Extensive monitoring of the water table in Christchurch over the last 10 years has revealed that the shallow groundwater system underlying Christchurch is a highly complex network. It is dynamic and highly responsive to external sources like rainfall events, and other not so obvious drivers, as well as being highly heterogeneous. This is shown by data from 250 automatically monitored piezometers,2 which also reveal very significant data gaps since the water table can vary significantly over small distances. Other coastal cities in New Zealand have significantly greater uncertainties than Christchurch. Because of the earthquakes, the problem of the water table has been identified and partially monitored in Christchurch. In other New Zealand cities, it is simply surmised.

Characterizing shallow groundwater systems in built environments is a major factor in quantifying insurance risk. As noted above, lower water tables generally lead to more stable foundations. And it is not just earthquake risk—high water tables have many other detrimental consequences on the built environment ranging from damp buildings, groundwater flooding, and subsidence.3 Benjamin Franklin wrote, “When the well is dry, we know the worth of water.” In our present time he might well be asking for more data on the state of groundwater.

My current work in New Zealand is focused on gathering and analyzing data and creating mathematical models that will characterize shallow groundwater systems in urban environments using seismic and electrostatic techniques, the most common geophysical methods of groundwater exploration. In the former case, excitation signals using explosive charges generate mechanical soundings. In the latter case, electrical excitation signals are passed through the ground to generate electrostatic fields. Signals are recorded on appropriate measurement systems. Statistical inverse problems are then solved to infer the subsurface profile, with volume of water and flow rate being quantities of particular interest. A distinguishing feature of this work is the large number of experiments that will be carried out both at an experimental facility outside Christchurch and within urban areas to create a large database of measurements, with measurement systems, experimental procedures, and computer code to interpret measurement signals developed from the ground up.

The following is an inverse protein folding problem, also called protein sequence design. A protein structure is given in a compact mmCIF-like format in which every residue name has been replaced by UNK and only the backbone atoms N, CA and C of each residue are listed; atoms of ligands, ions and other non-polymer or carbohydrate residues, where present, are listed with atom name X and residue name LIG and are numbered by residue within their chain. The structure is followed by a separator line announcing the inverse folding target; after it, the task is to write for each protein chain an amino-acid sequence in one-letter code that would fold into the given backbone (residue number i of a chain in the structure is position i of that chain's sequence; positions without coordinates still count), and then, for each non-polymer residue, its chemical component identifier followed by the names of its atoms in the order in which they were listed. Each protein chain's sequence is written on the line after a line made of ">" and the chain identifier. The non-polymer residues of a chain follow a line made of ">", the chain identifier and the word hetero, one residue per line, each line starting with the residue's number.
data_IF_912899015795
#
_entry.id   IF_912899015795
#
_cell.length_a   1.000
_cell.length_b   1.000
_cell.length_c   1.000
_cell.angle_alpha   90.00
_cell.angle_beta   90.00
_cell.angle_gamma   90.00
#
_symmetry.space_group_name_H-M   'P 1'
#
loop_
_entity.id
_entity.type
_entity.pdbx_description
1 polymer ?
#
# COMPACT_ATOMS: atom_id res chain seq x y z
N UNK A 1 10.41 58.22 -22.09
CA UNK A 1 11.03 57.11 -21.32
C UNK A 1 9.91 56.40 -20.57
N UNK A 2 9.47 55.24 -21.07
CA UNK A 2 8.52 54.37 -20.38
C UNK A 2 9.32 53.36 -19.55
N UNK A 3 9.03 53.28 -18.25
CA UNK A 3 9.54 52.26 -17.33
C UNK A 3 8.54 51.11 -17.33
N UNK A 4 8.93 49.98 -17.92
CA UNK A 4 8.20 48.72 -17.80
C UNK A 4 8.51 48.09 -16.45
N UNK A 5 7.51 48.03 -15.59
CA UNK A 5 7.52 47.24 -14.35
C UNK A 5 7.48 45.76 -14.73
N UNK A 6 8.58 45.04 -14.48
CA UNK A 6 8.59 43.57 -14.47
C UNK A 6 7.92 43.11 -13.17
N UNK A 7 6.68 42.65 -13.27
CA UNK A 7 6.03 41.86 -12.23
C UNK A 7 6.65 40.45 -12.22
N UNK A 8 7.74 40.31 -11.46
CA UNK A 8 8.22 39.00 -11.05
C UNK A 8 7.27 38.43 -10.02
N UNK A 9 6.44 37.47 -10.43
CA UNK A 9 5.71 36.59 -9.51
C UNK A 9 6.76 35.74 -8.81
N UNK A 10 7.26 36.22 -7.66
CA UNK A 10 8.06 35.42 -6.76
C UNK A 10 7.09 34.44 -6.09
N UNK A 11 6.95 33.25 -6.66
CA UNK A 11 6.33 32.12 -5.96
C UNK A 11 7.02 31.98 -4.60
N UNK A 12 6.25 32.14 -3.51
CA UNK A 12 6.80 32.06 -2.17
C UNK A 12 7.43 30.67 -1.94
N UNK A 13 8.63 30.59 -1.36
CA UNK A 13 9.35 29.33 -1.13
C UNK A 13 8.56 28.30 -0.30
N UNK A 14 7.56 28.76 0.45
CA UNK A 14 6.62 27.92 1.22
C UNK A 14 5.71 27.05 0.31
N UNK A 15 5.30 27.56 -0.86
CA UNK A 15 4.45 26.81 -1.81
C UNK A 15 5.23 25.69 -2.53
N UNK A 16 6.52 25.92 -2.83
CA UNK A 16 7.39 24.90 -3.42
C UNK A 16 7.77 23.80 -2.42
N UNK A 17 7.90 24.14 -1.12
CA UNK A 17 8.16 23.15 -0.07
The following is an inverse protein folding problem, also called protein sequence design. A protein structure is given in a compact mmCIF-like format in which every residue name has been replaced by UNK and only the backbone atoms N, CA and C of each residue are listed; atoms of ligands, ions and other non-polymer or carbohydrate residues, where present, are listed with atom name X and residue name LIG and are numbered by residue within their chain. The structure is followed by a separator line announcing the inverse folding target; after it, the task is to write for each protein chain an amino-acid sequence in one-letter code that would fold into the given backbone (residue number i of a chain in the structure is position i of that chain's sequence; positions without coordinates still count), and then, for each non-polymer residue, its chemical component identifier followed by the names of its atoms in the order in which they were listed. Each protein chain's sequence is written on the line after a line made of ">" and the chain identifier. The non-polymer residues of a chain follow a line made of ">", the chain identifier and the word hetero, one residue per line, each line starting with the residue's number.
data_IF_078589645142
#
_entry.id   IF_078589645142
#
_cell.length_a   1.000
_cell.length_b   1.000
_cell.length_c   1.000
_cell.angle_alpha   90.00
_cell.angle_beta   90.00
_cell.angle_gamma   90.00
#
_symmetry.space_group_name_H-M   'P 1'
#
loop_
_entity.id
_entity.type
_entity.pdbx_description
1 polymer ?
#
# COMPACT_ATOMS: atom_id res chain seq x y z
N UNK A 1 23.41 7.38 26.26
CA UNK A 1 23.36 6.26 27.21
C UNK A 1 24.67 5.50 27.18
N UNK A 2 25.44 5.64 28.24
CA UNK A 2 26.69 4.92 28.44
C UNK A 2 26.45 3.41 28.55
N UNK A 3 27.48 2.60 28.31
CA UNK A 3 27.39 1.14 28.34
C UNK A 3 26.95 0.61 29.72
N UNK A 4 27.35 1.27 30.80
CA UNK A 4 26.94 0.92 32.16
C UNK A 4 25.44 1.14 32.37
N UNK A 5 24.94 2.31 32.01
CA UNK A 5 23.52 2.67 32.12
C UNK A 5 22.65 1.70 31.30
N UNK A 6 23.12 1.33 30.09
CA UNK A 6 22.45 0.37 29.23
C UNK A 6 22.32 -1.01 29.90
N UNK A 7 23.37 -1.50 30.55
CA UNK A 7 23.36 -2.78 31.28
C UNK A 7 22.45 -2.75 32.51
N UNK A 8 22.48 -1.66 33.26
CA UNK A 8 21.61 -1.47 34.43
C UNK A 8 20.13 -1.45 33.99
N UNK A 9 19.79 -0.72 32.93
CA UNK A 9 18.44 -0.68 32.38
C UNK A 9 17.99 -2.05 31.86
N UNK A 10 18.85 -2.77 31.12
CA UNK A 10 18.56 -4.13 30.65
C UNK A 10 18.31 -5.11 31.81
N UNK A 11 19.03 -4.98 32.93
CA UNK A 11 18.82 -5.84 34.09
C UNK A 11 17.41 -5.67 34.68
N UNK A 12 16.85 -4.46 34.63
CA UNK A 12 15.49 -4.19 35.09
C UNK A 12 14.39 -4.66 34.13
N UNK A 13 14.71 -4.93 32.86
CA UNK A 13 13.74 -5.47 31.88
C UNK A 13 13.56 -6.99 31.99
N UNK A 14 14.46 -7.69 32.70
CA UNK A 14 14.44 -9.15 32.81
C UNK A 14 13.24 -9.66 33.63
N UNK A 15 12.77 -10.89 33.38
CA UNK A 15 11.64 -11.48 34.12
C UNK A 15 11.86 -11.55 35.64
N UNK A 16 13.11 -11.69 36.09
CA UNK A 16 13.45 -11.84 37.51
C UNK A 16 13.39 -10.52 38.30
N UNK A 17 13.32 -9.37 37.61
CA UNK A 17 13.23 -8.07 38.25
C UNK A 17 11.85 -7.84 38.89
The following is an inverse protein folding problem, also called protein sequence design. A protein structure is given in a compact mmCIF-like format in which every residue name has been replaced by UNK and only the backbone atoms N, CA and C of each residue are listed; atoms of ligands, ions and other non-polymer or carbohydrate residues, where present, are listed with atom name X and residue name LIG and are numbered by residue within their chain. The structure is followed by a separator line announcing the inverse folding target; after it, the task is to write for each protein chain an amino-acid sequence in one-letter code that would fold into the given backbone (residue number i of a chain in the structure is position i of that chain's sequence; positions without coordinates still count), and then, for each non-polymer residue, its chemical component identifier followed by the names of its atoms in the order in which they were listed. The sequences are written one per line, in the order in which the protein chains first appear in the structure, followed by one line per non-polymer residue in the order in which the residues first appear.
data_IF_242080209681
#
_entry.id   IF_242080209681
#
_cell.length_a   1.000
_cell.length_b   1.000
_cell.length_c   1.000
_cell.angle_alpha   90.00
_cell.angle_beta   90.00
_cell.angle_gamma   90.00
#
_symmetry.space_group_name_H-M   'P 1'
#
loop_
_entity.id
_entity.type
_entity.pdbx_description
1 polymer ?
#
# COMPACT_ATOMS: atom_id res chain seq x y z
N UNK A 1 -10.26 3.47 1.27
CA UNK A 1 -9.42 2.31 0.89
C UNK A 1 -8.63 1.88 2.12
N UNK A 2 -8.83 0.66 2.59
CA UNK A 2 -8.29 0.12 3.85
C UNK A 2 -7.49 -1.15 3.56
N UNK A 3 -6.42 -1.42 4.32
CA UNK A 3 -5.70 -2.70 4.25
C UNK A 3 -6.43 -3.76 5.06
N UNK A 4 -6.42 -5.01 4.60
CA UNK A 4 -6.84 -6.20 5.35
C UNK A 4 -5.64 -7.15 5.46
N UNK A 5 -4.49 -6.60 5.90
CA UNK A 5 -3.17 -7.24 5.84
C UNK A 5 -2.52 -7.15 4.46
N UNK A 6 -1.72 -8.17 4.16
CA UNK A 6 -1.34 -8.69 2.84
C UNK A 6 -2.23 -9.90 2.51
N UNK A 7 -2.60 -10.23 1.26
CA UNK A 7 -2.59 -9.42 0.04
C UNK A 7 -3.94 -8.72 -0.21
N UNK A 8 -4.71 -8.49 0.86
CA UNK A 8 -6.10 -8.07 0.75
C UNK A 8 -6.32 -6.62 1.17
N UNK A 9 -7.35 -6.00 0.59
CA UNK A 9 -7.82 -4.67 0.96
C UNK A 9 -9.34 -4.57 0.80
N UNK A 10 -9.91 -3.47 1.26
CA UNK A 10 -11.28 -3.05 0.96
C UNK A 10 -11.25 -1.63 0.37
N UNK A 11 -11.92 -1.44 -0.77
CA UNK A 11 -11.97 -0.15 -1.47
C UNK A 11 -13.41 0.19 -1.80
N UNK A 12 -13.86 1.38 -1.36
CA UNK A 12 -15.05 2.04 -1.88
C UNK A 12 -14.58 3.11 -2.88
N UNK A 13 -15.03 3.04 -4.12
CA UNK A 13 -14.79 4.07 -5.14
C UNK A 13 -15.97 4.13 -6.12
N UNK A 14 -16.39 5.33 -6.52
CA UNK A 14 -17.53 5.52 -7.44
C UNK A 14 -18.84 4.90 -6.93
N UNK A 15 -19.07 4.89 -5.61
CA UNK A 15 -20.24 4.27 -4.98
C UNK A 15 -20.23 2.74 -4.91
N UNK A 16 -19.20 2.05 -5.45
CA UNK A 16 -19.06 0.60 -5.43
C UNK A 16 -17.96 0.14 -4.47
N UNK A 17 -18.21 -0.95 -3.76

One benefit of studying shallow groundwater systems in Christchurch is the network of monitoring piezometers established post-earthquakes that can be used to ground-truth interpreted data. However, as noted above, shallow groundwater systems can be complex, as they are in Christchurch. The complexity is partially offset by modern drilling methods, which allow core samples to be extracted. A key focus of this research is establishing accuracy and repeatability of experiments and interpreted results. This may sound mundane, but it is critical to improve the quality of measurement data and experimental procedures to improve the quality of inference. Accuracy and reliability are critical, because key decisions about urban development (or retreat) may depend on the engineering suitability or challenges of developing a particular area of land.

In sum, this research is about filling large data gaps and reducing significant uncertainties about shallow groundwater systems and their impacts on the ever-increasing built environment, creating the potential for a comprehensive national shallow groundwater database in New Zealand. In parallel, there will be significant engagement with a broad spectrum of stakeholders ranging from the engineering industry to government departments. Getting better at characterizing groundwater systems seems a no-brainer, given our existential predicament. Shallow groundwater systems are a good place to start.